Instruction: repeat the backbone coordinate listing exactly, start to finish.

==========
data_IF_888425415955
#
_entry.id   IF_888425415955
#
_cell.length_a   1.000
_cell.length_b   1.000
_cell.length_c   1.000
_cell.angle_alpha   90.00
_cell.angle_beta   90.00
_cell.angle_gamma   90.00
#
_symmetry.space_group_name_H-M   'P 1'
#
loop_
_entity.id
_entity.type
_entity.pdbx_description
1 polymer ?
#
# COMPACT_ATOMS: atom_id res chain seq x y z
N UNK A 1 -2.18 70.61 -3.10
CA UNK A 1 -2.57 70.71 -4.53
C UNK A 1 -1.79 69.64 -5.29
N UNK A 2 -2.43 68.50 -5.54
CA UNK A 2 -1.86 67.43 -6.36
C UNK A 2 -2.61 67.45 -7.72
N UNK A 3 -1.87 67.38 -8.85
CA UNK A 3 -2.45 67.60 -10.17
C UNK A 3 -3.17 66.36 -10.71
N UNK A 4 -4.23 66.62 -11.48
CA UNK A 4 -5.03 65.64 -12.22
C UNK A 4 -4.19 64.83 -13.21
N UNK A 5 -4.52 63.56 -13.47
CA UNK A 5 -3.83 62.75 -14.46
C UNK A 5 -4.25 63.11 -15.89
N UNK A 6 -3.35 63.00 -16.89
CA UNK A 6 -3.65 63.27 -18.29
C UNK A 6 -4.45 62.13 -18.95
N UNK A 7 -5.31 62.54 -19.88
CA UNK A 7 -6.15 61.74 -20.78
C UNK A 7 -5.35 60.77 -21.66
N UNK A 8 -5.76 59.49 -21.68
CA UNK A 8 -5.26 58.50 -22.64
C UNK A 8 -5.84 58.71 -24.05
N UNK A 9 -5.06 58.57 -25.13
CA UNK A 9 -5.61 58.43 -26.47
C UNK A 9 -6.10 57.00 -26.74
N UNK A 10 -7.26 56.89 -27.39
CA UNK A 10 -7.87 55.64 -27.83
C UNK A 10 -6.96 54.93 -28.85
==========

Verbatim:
data_IF_888425415955
#
_entry.id   IF_888425415955
#
_cell.length_a   1.000
_cell.length_b   1.000
_cell.length_c   1.000
_cell.angle_alpha   90.00
_cell.angle_beta   90.00
_cell.angle_gamma   90.00
#
_symmetry.space_group_name_H-M   'P 1'
#
loop_
_entity.id
_entity.type
_entity.pdbx_description
1 polymer ?
#
# COMPACT_ATOMS: atom_id res chain seq x y z
N UNK A 1 -2.18 70.61 -3.10
CA UNK A 1 -2.57 70.71 -4.53
C UNK A 1 -1.79 69.64 -5.29
N UNK A 2 -2.43 68.50 -5.54
CA UNK A 2 -1.86 67.43 -6.36
C UNK A 2 -2.61 67.45 -7.72
N UNK A 3 -1.87 67.38 -8.85
CA UNK A 3 -2.45 67.60 -10.17
C UNK A 3 -3.17 66.36 -10.71
N UNK A 4 -4.23 66.62 -11.48
CA UNK A 4 -5.03 65.64 -12.22
C UNK A 4 -4.19 64.83 -13.21
N UNK A 5 -4.52 63.56 -13.47
CA UNK A 5 -3.83 62.75 -14.46
C UNK A 5 -4.25 63.11 -15.89
N UNK A 6 -3.35 63.00 -16.89
CA UNK A 6 -3.65 63.27 -18.29
C UNK A 6 -4.45 62.13 -18.95
N UNK A 7 -5.31 62.54 -19.88
CA UNK A 7 -6.15 61.74 -20.78
C UNK A 7 -5.35 60.77 -21.66
N UNK A 8 -5.76 59.49 -21.68
CA UNK A 8 -5.26 58.50 -22.64
C UNK A 8 -5.84 58.71 -24.05
N UNK A 9 -5.06 58.57 -25.13
CA UNK A 9 -5.61 58.43 -26.47
C UNK A 9 -6.10 57.00 -26.74
N UNK A 10 -7.26 56.89 -27.39
CA UNK A 10 -7.87 55.64 -27.83
C UNK A 10 -6.96 54.93 -28.85